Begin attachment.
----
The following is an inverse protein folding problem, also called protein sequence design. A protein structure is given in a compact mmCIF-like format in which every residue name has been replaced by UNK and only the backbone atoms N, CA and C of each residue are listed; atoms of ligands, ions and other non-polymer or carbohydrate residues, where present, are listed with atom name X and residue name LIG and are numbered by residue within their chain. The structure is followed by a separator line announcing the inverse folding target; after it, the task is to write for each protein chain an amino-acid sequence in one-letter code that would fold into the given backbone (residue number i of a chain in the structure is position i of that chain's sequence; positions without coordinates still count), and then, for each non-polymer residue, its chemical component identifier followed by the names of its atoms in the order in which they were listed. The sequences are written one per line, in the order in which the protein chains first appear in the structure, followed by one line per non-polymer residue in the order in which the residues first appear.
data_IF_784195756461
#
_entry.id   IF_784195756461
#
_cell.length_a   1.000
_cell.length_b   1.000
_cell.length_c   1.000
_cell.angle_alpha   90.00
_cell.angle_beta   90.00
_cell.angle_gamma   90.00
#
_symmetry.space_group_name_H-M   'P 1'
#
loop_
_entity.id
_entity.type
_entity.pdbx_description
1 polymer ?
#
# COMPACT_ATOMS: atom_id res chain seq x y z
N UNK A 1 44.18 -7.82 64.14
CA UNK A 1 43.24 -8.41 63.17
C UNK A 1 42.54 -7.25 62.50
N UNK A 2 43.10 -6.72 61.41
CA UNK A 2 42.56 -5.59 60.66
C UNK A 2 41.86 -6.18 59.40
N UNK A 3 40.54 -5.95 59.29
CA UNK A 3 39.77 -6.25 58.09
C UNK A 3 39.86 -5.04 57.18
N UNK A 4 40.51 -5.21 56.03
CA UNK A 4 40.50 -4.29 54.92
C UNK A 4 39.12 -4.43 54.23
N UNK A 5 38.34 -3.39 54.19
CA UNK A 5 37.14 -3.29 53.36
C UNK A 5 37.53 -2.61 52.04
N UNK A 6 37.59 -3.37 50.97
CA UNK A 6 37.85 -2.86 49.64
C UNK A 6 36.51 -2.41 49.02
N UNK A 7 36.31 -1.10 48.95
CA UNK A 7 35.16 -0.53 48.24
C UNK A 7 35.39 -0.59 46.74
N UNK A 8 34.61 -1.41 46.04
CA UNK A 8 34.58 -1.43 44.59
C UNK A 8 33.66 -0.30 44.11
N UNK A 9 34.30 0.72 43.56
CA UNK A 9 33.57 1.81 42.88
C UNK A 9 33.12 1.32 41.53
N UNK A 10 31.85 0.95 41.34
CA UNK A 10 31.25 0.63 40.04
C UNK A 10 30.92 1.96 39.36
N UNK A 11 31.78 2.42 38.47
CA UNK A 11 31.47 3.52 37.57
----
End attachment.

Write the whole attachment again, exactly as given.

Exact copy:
The following is an inverse protein folding problem, also called protein sequence design. A protein structure is given in a compact mmCIF-like format in which every residue name has been replaced by UNK and only the backbone atoms N, CA and C of each residue are listed; atoms of ligands, ions and other non-polymer or carbohydrate residues, where present, are listed with atom name X and residue name LIG and are numbered by residue within their chain. The structure is followed by a separator line announcing the inverse folding target; after it, the task is to write for each protein chain an amino-acid sequence in one-letter code that would fold into the given backbone (residue number i of a chain in the structure is position i of that chain's sequence; positions without coordinates still count), and then, for each non-polymer residue, its chemical component identifier followed by the names of its atoms in the order in which they were listed. The sequences are written one per line, in the order in which the protein chains first appear in the structure, followed by one line per non-polymer residue in the order in which the residues first appear.
data_IF_784195756461
#
_entry.id   IF_784195756461
#
_cell.length_a   1.000
_cell.length_b   1.000
_cell.length_c   1.000
_cell.angle_alpha   90.00
_cell.angle_beta   90.00
_cell.angle_gamma   90.00
#
_symmetry.space_group_name_H-M   'P 1'
#
loop_
_entity.id
_entity.type
_entity.pdbx_description
1 polymer ?
#
# COMPACT_ATOMS: atom_id res chain seq x y z
N UNK A 1 44.18 -7.82 64.14
CA UNK A 1 43.24 -8.41 63.17
C UNK A 1 42.54 -7.25 62.50
N UNK A 2 43.10 -6.72 61.41
CA UNK A 2 42.56 -5.59 60.66
C UNK A 2 41.86 -6.18 59.40
N UNK A 3 40.54 -5.95 59.29
CA UNK A 3 39.77 -6.25 58.09
C UNK A 3 39.86 -5.04 57.18
N UNK A 4 40.51 -5.21 56.03
CA UNK A 4 40.50 -4.29 54.92
C UNK A 4 39.12 -4.43 54.23
N UNK A 5 38.34 -3.39 54.19
CA UNK A 5 37.14 -3.29 53.36
C UNK A 5 37.53 -2.61 52.04
N UNK A 6 37.59 -3.37 50.97
CA UNK A 6 37.85 -2.86 49.64
C UNK A 6 36.51 -2.41 49.02
N UNK A 7 36.31 -1.10 48.95
CA UNK A 7 35.16 -0.53 48.24
C UNK A 7 35.39 -0.59 46.74
N UNK A 8 34.61 -1.41 46.04
CA UNK A 8 34.58 -1.43 44.59
C UNK A 8 33.66 -0.30 44.11
N UNK A 9 34.30 0.72 43.56
CA UNK A 9 33.57 1.81 42.88
C UNK A 9 33.12 1.32 41.53
N UNK A 10 31.85 0.95 41.34
CA UNK A 10 31.25 0.63 40.04
C UNK A 10 30.92 1.96 39.36
N UNK A 11 31.78 2.42 38.47
CA UNK A 11 31.47 3.52 37.57